In such turbulent circumstances, the United Nations and its member states have tended to focus public attention on the levels of funding which they need to assist the victims of recent emergencies. And it has been impressive to witness the increase in global humanitarian spending, much of it provided by industrialised states that are still struggling to emerge from the economic depression of the past five years.

But it has also become increasingly clear that humanitarian action alone cannot resolve the conflicts that force people to abandon their homes. Nor can it provide the victims of violence a safe sanctuary if states are unwilling to offer them asylum.

As well as focusing on the provision of humanitarian aid to those who are in desperate need of it, the international community should also be concentrating on the complete absence of accountability enjoyed by those individuals who have contributed to the tumultuous nature of the contemporary world.

“Political rather than humanitarian leaders must assume primary responsibility”

In several developing and middle-income countries, South Sudan being the most disturbing example, political and community leaders consistently put their personal and sectarian interests above those of the people who are suffering from the subsequent chaos around them.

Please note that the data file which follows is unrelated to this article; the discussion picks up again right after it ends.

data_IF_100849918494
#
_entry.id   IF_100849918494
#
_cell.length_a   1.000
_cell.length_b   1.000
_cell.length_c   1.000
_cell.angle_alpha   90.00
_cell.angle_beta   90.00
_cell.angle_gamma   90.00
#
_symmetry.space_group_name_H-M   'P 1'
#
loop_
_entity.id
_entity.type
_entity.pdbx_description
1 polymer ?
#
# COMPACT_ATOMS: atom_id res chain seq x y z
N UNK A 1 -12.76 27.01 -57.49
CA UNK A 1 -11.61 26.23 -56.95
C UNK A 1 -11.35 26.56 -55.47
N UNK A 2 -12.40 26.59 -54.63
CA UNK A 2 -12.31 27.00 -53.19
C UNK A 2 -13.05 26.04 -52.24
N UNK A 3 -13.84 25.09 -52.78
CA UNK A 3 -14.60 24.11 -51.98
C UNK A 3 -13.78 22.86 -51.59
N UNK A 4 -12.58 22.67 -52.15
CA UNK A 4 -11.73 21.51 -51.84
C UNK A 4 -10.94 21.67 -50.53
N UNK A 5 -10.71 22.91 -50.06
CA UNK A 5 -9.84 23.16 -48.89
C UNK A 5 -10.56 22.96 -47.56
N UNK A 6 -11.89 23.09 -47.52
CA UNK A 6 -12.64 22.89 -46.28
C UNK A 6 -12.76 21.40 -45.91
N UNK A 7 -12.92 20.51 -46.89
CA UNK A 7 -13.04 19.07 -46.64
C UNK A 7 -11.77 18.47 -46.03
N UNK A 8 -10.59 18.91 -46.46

Amongst the world’s more prosperous states, politicians engage in military interventions without giving adequate forethought to the longer term consequences of their actions. Would the atrocities now being committed by the so-called Islamic State be happening had it not been for the allied invasion of Iraq in 2003?

And across the globe, there are countries – and Australia is one of them – that purport to espouse the principles of international human rights and refugee protection, but which in practice seek to avoid the responsibilities that those principles entail. In the despicable and disingenuous words of former Immigration Minister Scott Morrison, the government’s crackdown on refugee rights is simply an attempt to “strip people-smugglers of a product to sell” and to “take the sugar off the table.”

There is much to be said for recent efforts to ensure that refugees and displaced people are able to benefit from minimum humanitarian standards with respect to the shelter, food, sanitation and other life-savings services which they receive after disaster strikes.

But in focusing on such standards, we should not forget that our ultimate goals must firstly be to prevent and resolve those situations in which people are forced to flee for their lives, and secondly to ensure that they are able to find a safe refuge. And in that respect, political rather than humanitarian leaders must assume primary responsibility.

In the recent words of UN High Commissioner for Refugees Antonio Guterres: “Some political leaders believe that they can trigger conflicts because then the humanitarians will come and clean up the mess. We are no longer able to clean up the mess, to pick up the pieces.”

Jeff Crisp is Senior Director for Policy and Advocacy at Refugees International. He is based in the UK.

Feature image: UNHCR/Flickr